When opportunities come up for bleisure (business and pleasure), I bring my kids. For example, I took my 5-year-old daughter, Chelsea, to London and Paris this summer, and my son, Logan, to New York City when he was 1 — both for business trips. This allows me to do what I need to on business, while spending quality time with them. It is also the reality of a working parent these days.
Best stress reliever? How do you unplug? You’ll find me at a hot yoga studio 2-3 times a week or at a kickboxing gym. In the summer, I’ll be on my paddle board.
What are you listening to? My playlist is very eclectic and diverse. I have French Canadian music, Chinese classics from the 1960s and ’70s, ’90s hip hop and rap, Latin and more.
Daily reads? Favorite sites and newsletters? Site: Female Founders Alliance group on Facebook. I am a member of the Alliance, and it’s a great way for women to help raise each other up, help each other solve startup challenges while also helping pave the way for all our daughters and sons in the future.
Reads: I subscribe to NPR, GeekWire and MarTech Today.
Book on your nightstand (or e-reader)? “HBR’s 10 Must Reads on Managing Yourself” from Harvard Business Review, “Alibaba: The House That Jack Ma Built” by Duncan Clark, “The Gratitude Connection” by Amy Collette, “Yoga Anatomy” by Leslie Kaminoff and “The Big Green Book of Beginner Books” by Dr. Seuss
Night owl or early riser? I sleep 4-6 hours a day. With small children, my alarm goes off at 6:30-7 a.m. I am definitely more of a night owl than an early riser. I find it easier to focus at night, maybe because I have checked a bunch of stuff off my daily list by that time and can focus on things that require more thinking.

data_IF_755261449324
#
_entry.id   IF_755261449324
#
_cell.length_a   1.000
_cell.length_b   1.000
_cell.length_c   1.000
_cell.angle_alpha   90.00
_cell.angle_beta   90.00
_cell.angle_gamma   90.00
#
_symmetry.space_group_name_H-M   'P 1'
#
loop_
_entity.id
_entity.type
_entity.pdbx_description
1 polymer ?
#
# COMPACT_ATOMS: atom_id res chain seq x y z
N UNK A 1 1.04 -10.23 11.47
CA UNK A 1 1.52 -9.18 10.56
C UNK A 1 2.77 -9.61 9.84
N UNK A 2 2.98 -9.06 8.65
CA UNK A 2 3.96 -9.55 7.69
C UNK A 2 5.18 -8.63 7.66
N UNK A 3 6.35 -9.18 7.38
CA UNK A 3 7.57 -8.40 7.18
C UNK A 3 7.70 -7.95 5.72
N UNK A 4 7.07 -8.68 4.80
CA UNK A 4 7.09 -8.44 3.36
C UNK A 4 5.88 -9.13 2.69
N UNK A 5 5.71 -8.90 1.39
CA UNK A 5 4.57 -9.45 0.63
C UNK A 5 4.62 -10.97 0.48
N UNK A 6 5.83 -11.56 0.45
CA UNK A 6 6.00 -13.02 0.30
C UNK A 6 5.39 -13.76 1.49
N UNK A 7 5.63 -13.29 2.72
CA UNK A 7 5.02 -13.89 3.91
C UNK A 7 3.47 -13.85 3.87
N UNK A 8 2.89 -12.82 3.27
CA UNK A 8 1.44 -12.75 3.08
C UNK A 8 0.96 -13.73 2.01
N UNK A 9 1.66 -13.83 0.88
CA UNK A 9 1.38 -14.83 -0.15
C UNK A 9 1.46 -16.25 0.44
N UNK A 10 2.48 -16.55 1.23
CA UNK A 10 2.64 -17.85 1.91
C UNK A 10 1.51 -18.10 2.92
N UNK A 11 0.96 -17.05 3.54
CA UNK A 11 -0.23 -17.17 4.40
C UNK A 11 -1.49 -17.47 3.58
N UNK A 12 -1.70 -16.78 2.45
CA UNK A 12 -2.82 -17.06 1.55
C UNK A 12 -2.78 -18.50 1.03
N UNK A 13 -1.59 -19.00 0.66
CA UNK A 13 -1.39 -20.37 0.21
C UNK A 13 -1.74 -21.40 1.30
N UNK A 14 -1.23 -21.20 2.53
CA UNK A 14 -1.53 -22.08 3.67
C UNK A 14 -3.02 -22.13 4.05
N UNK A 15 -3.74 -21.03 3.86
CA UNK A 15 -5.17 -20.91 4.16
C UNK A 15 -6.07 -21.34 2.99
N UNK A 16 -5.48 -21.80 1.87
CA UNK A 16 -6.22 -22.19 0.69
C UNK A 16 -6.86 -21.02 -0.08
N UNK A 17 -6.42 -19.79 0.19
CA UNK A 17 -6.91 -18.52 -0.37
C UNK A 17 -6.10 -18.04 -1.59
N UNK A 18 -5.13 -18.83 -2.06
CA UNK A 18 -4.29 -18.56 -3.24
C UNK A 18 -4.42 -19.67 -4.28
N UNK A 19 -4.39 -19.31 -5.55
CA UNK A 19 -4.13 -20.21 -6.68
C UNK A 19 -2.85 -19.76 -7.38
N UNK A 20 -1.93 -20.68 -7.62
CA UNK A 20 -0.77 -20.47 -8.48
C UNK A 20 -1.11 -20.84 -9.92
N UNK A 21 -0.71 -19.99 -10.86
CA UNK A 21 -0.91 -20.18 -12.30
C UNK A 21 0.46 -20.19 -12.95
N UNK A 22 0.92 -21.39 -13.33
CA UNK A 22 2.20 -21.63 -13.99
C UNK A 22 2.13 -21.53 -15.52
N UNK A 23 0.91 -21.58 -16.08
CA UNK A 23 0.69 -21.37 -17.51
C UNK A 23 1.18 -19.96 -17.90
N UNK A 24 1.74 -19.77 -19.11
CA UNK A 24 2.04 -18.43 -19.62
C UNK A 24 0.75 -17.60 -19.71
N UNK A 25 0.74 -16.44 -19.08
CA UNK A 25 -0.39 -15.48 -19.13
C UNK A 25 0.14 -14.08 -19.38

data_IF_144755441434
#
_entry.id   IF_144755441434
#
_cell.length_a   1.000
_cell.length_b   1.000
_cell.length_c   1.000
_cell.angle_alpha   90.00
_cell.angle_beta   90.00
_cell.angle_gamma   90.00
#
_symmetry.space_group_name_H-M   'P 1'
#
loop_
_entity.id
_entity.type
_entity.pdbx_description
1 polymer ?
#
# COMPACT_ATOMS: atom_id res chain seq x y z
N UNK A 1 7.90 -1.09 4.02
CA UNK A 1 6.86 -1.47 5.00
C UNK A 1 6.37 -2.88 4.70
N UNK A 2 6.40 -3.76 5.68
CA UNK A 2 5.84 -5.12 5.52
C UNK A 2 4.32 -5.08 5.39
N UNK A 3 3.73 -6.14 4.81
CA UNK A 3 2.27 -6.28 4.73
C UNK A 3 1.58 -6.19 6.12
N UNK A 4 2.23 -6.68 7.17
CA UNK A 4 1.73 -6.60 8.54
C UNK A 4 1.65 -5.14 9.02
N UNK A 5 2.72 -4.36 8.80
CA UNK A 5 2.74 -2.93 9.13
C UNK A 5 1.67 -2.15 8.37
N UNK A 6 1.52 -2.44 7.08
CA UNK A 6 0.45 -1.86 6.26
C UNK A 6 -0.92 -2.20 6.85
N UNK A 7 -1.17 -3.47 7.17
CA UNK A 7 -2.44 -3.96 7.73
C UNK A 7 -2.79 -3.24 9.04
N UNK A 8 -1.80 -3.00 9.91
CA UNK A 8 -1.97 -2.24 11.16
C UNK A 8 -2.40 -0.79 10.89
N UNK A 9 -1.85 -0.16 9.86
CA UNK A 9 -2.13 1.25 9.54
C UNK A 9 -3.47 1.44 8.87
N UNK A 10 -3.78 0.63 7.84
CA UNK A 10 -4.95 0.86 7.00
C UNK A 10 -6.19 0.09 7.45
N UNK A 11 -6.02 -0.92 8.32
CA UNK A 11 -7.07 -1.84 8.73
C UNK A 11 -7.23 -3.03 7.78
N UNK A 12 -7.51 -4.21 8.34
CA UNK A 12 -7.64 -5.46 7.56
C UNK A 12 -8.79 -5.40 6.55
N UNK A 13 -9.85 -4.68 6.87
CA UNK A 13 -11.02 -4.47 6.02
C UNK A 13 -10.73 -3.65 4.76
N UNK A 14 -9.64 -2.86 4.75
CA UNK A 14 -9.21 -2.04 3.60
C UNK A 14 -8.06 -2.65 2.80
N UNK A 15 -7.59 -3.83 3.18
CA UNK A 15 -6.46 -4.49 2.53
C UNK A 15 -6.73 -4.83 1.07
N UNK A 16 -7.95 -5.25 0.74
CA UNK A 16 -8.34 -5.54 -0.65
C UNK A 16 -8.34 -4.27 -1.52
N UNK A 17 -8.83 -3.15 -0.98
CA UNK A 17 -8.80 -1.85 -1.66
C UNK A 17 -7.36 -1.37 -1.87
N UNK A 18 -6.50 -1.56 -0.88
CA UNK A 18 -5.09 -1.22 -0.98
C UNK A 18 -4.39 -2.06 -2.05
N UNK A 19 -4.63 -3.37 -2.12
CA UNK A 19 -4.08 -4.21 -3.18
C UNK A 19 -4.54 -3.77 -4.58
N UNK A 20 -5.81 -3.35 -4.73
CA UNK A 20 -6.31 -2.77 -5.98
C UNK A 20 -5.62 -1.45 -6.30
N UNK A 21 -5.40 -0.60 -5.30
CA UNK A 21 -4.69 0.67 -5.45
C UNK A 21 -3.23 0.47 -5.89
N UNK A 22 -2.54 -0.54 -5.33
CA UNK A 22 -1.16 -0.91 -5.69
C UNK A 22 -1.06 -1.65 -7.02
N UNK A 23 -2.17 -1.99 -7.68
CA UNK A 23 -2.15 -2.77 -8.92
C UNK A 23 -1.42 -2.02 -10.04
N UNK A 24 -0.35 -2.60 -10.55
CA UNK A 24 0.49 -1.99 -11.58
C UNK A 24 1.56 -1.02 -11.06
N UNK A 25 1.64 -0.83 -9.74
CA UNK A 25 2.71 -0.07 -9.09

I have had my share of 5 a.m. calls with Europe in the past, and those can be hard on you later in the day.
Where do you get your best ideas? I get inspired by people. The best ideas often come from listening to people with diverse backgrounds and opinions.
Whose work style would you want to learn more about or emulate? My late father who came over as an immigrant and started with nothing. He had to borrow $10 for baby formula at one point. He was a small business entrepreneur who led with the heart while being thoughtfully ruthless (thank you Val!) to grow his business and create efficiencies. He cared deeply for his employees and put family first — always. He was a big dreamer and would put things out there in the universe, and dreams would eventually become reality. It was amazing to watch. I share those values today; I take a people-first approach to leadership, and it’s OK to lead with the heart while getting the business done. We win together, we lose together, and we raise each other up. In fact, I believe the heart (not just the brain), together brings out the best of everyone.